If you rely on a septic system, or if your septic system is currently showing signs of failure, you’ve come to the right place. You don’t necessarily need a whole new system when things look hopeless. In fact, you probably don’t. This article is all about how I fixed my very sick septic system myself, with no professional help, and how I’ve helped other hundreds of other people to do the same. The photo below shows my failed septic system at the height of its failure. The liquid you see is about 8 inches above the top of the tank, and almost 24″ higher than the level of sewage should be. A licensed septic system installer examined my system and pronounced it unsalvageable.
Millions of people rely on septic systems to handle household waste water, and all these systems are an expensive time bomb waiting to explode. It’s not a matter of if your septic system will fail, but when the thing will stop working. This is true even if you have your system pumped out every 2 or 3 years. No septic system works forever, or at least that’s what I used to think. The real issue is what do you do when you find your septic system backing up.
A Bad Day for My Septic System
The septic system time bomb blew up at my place on June 17th, 2011. As you can see in the photo above, the sewage was way above the top of the tank as the main access hatch is removed. The thing is, the solution I found for getting my system working again turned out to be cheaper, easier and far less disruptive than what I feared. Now its March 2021 and my system is still working perfectly. In fact, it’s as good as new. The longest operational life of a septic system that I’ve ever heard of so far is 39 years. The shortest is 5 years. Mine crapped out (literally) after 22 years of service, but since I completely revived it we’re now in our 31st year of service. To understand why typical septic system failure is only a matter of time (and how it can be different for you) you need to understand how these hidden and mysterious sewage systems work, why they’re susceptible to trouble and what you can do to avoid grief or eliminate it when it comes. The details won’t be pretty, but if you’ve got a septic system in your life, this information is very much worth knowing about. Click below to watch and learn.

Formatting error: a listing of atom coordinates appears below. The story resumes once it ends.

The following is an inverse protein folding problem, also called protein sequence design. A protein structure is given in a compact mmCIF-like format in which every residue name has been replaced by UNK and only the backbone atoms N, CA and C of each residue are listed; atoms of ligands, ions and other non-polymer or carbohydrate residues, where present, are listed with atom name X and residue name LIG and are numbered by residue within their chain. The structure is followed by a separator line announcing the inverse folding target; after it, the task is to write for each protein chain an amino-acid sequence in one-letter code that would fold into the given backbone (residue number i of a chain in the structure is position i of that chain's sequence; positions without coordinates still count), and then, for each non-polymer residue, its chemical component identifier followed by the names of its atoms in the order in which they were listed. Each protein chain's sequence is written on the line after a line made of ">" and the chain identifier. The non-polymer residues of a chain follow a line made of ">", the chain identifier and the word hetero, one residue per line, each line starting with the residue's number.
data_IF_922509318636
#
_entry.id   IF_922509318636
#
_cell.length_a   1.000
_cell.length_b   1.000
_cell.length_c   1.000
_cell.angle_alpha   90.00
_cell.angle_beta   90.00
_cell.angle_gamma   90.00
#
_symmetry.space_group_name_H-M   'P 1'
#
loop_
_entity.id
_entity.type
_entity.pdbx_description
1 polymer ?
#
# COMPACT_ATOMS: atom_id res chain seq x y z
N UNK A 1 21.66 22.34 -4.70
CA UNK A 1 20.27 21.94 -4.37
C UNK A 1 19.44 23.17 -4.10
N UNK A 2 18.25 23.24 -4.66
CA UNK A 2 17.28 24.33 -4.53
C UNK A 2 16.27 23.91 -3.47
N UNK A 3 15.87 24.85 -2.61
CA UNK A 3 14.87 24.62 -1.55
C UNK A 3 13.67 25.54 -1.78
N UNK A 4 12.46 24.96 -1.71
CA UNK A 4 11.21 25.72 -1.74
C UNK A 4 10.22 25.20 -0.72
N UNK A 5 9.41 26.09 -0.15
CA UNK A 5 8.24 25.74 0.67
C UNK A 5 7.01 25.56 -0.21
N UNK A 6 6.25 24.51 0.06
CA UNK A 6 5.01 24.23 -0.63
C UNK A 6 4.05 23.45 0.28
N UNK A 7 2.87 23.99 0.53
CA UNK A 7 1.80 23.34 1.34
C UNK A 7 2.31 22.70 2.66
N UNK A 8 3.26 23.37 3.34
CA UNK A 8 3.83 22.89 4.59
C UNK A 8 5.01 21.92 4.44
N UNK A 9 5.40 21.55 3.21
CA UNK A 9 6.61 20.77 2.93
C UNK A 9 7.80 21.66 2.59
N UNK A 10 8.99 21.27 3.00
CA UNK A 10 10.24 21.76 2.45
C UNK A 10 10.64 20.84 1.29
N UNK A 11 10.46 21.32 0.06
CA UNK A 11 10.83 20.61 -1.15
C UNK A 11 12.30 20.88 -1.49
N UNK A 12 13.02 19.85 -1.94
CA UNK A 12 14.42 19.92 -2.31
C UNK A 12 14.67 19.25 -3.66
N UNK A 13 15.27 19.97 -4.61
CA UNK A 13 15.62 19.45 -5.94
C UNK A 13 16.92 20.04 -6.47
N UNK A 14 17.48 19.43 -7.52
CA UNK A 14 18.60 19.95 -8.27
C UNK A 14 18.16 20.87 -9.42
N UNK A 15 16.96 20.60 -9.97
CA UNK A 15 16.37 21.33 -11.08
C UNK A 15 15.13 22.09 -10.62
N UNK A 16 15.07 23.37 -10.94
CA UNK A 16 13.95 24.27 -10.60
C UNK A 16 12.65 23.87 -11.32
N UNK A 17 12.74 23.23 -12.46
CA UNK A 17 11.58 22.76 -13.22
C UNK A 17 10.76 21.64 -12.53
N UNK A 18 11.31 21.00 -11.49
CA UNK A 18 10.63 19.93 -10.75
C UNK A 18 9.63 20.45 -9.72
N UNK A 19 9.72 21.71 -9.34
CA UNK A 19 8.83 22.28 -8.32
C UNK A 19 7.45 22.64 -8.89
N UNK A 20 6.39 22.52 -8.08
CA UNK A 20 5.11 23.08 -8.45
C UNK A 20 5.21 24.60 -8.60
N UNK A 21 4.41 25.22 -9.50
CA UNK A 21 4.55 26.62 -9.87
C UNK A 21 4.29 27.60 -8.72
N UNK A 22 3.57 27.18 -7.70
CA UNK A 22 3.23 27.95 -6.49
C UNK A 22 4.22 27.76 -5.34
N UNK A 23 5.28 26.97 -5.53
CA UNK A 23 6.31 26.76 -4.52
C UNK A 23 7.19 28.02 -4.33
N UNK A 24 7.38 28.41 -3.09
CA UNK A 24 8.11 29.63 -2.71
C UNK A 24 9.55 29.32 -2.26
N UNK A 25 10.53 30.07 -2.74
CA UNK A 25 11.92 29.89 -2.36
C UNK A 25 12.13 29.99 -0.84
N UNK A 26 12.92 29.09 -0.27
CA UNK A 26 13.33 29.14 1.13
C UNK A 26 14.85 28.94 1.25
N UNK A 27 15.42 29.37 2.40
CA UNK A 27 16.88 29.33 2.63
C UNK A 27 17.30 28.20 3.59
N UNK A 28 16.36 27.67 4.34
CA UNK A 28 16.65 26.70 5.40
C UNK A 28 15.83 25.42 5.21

How Septic Systems Work
Typical septic systems begin with an underground tank that’s divided in two. Raw sewage comes from your house and enters the first half of the tank. Digestion begins here, allowing most of the solids to become liquefied. Indigestible solids settle out on the bottom of this first half of the tank. Liquid effluent flows to the second half of the tank where more digestion happens before the liquid moves out into perforated pipes buried below soil level downstream of the tank. This area of soil is called the weeping bed or leaching bed, and it’s the most vulnerable part of any septic system. I’m told that 90% of the purification of waste water happens as the roots of grass and other green plants feed on the effluent, and I’m inclined to believe it. I can tell you from observation that the water in the second half of a septic tank is far from pure, while samples of water taken from the far end of a weeping bed are clear and odour free. At least until the weeping bed stops working, that is.
The problem with septic systems is that the small round stones and soil around the perforated, underground pipes in the leaching bed eventually stop allowing liquid to flow through it. Failure to pump out your septic tank every two or three years is one reason this might happen sooner than it should. I’ve also been told by more than one septic system installer that powdered laundry detergent is much more likely to cause a plugged weeping bed than liquid detergent. Laundry lint can cause problems in some cases too, but so can ordinary, everyday use of your septic system. In fact, even with careful use and diligent pump outs, the stone and soil immediately around the buried, perforated pipes will eventually become colonized with a growth of slimy, impervious microbes, developing what’s called a “biomat” that stops water from seeping away. Regardless of the cause of septic system clogging, the effect is the same. Nasty fluid backs up and overflows from the tank as outflow of sewage can’t keep up with inflow. This is what happened at my place back in 2011, and it’s the point where things usually get very expensive and very messy, though it doesn’t have to.